The first exhibit is an arrangement of all the flags of the EU member states – great for a photo opportunity. Once you’re through security, it’s ok to take as many photos or videos as you want inside the European Parliament building.
From the flags, you go up in a lift to the atrium where you can see a large sculpture representing cooperation between the member countries. The building is decorated with an art collection of works by up-and-coming European artists on themes of peace and cooperation.
After you leave the atrium, the next stop is the Hemicycle – the main debating chamber of the European Parliament in Brussels. Each EU member country elects representatives in the same way as they would for a national parliament. These Members of the European Parliament (MEPs) meet here and in Strasbourg.
The tour finishes after you’ve seen the Hemicycle. All together, your visit will last between 30-60 minutes. Visiting the European Parliament is free – just don’t forget your passport.
The original station buildings of the Brussels-Luxembourg train station now house a welcome centre for the European Quarter. You can get your bearings here, pick up a map and plan your visit to the area. There’s also a branch of the official Visit Brussels tourist information centre.
Between Station Europe and the buildings of the Espace Léopold (the name of the European Parliament complex) you’ll find a public square with chairs set up in circles, seemingly to encourage discussion.
If you want to understand more about the EU and the European Parliament, visit the Parliamentarium. The Parliamentarium is the EU Parliament’s official visitor centre, and has longer opening hours than the Parliament itself, so it’s a great option if you can’t make one of the Parliament tours.
Like the European Parliament tour, visiting the Parliamentarium is free. The entrance is just off Espace Léopold, towards Rue Montoyer.
House of European History
For an exploration of Europe’s turbulent history, and the events that led up to the formation of the European Union, visit the House of European History in Léopold Park.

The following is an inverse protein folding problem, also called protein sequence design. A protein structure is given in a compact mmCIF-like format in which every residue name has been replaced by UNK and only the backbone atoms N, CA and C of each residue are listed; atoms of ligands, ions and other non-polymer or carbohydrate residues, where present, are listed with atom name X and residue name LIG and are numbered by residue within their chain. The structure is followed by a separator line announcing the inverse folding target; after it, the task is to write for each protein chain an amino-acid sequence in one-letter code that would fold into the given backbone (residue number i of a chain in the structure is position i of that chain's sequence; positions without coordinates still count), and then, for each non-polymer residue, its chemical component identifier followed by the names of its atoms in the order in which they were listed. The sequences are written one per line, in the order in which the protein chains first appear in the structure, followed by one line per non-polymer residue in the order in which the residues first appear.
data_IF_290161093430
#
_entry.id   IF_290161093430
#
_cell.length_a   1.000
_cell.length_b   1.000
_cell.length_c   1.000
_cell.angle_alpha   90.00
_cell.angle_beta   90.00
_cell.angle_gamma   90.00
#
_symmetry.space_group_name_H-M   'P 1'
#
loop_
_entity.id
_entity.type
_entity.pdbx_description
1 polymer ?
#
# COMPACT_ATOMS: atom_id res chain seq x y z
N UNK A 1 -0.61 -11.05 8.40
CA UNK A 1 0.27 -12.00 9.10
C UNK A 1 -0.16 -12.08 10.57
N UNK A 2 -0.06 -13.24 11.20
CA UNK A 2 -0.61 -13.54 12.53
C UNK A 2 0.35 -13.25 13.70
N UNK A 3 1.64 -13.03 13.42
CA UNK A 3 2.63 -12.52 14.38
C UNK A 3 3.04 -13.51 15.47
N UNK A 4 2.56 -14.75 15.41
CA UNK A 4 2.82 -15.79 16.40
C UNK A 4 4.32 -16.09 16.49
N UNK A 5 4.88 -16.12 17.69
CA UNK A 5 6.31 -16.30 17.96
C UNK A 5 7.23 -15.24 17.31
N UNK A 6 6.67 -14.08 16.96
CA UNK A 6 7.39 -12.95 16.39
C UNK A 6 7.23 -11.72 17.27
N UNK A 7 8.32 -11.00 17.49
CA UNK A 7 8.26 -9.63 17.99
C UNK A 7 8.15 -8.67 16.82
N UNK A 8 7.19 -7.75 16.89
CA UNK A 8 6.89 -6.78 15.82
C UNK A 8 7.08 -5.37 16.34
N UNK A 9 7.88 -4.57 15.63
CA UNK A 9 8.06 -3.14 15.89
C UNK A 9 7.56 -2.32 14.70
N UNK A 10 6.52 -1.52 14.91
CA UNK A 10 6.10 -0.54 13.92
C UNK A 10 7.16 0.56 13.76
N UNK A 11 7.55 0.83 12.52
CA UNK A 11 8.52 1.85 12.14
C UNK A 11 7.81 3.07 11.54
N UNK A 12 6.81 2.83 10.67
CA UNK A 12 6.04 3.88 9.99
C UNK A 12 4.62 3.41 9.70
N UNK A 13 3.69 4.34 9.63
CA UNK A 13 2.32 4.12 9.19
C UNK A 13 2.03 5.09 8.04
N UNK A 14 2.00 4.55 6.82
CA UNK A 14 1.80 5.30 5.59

The House of European History aims not to tell the story of each individual country in Europe, but to draw together the themes that European nations have in common. The permanent exhibition covers Europe as a global force in the 19th century and the two World Wars that shattered the continent, before examining the political divisions of the second half of the 20th century.
The exhibitions are free to visit, and a multimedia tour is available in all the EU languages.
While you can’t go inside the Berlaymont Building, it’s an impressive sight and is probably the most iconic building of the European Quarter. The Berlaymont Building is the home of the European Commission, where the day-to-day work of the EU is carried out.
You can walk around the Berlaymont building; there are information boards about the history of the building spread out around the perimeter. If you’re lucky, you might see a TV news crew filming a report.
Statue of Europe
The Statue of Europe is a 5-metre tall sculpture symbolising peace in Europe and also the European Union motto, United in Diversity. Hands painted in different colours raise up a globe decorated with the EU stars, with a white dove perched on top.